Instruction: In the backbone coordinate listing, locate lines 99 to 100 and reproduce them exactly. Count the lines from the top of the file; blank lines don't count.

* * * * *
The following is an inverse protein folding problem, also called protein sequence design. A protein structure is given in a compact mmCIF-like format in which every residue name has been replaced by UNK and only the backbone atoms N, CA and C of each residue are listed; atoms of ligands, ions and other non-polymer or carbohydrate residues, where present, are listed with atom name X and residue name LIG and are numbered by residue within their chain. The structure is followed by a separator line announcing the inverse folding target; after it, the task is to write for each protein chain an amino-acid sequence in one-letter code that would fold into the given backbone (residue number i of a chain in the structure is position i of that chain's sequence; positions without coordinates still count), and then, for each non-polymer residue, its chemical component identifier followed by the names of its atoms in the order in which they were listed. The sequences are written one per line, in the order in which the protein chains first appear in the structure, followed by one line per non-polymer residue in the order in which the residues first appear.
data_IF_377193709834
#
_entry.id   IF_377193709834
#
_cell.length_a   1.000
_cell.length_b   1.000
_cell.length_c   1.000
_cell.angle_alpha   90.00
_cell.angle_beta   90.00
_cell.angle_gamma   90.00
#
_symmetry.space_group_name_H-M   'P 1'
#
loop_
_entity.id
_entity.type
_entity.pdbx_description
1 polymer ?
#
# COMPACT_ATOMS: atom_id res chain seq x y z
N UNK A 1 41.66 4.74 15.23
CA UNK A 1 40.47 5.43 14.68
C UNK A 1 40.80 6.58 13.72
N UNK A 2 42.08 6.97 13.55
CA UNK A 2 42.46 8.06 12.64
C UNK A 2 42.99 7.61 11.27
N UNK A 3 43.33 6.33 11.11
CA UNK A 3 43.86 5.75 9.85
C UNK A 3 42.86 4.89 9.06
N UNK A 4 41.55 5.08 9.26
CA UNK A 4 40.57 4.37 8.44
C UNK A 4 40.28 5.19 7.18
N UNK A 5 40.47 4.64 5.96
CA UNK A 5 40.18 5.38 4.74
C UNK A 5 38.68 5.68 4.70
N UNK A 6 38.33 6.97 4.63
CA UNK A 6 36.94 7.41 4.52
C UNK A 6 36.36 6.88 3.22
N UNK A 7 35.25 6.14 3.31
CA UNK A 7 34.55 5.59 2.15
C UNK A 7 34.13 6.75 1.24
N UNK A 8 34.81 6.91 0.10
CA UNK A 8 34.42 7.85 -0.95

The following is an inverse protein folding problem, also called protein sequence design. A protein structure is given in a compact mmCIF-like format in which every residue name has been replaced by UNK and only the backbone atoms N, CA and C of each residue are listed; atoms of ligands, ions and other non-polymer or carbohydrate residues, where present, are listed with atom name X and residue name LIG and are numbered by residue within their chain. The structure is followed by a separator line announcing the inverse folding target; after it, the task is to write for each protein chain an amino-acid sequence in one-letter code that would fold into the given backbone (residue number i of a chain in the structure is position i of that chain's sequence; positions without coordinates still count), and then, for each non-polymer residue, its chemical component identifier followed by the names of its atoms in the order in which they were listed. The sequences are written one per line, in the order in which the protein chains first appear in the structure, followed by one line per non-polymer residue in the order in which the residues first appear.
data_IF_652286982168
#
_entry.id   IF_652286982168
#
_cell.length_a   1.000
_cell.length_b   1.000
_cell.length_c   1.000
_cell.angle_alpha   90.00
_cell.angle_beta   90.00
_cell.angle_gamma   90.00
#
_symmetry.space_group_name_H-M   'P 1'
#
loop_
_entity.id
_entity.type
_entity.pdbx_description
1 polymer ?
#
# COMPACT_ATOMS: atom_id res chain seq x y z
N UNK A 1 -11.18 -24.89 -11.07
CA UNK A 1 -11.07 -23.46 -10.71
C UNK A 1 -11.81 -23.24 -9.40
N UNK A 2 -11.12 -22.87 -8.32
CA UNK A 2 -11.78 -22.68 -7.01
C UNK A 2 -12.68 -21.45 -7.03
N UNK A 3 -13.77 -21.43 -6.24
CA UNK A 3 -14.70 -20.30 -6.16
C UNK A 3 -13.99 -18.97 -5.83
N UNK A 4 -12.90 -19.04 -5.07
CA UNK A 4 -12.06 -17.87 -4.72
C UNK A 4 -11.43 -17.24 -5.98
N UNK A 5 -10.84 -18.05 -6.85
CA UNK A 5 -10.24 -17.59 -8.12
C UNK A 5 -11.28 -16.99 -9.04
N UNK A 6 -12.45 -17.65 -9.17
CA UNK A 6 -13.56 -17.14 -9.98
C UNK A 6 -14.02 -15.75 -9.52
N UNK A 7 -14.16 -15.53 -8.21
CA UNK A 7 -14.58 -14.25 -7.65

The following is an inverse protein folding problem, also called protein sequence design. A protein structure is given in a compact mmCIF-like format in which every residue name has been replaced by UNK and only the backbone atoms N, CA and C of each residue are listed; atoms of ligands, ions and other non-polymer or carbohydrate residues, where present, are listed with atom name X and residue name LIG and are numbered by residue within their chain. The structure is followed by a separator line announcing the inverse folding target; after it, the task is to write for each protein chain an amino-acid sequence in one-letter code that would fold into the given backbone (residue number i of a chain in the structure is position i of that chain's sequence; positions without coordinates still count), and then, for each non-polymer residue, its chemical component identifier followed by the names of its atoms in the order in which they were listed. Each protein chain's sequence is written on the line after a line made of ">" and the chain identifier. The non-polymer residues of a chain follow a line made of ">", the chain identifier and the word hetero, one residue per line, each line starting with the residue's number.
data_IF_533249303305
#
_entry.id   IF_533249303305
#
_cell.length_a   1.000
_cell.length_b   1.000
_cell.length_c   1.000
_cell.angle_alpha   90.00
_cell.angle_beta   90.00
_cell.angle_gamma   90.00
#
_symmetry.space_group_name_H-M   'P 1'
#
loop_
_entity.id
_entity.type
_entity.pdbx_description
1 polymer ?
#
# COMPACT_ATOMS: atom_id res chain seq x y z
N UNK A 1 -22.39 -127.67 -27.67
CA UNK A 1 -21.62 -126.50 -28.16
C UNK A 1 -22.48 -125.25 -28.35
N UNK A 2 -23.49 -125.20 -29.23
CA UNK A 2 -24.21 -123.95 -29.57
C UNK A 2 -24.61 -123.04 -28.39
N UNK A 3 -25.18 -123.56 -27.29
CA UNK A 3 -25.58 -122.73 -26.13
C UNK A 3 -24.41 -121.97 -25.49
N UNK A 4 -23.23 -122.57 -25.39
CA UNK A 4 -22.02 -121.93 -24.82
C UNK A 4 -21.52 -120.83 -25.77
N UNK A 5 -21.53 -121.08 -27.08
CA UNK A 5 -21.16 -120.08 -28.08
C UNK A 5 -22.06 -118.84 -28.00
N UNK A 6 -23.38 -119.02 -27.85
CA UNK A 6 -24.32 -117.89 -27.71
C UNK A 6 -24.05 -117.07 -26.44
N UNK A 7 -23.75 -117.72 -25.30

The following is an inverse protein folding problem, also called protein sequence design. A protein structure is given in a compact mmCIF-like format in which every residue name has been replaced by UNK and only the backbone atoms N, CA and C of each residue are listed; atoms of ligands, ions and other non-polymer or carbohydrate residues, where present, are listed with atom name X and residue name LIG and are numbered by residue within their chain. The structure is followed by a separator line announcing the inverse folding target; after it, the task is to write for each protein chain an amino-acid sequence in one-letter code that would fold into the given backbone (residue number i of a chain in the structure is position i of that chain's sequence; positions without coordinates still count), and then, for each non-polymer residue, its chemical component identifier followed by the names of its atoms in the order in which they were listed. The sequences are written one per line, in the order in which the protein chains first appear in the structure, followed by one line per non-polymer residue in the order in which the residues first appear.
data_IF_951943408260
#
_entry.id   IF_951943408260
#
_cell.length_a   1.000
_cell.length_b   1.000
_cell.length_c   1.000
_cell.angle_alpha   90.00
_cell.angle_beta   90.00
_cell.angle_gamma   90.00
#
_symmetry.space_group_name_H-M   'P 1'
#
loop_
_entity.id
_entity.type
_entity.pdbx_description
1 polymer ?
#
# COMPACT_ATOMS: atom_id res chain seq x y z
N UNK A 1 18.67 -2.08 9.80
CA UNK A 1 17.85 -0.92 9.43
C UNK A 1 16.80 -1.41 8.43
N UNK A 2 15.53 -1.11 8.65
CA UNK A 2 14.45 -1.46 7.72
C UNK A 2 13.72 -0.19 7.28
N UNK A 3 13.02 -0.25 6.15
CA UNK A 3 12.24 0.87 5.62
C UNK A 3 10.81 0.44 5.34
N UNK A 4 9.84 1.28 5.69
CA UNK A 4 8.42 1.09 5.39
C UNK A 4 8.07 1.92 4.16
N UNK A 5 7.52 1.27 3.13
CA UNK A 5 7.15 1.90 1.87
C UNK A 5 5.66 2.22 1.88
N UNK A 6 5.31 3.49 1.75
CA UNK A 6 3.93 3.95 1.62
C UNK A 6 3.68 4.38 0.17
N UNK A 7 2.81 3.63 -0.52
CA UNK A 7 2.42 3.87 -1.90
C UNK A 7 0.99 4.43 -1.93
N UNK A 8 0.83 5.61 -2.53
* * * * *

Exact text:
#
loop_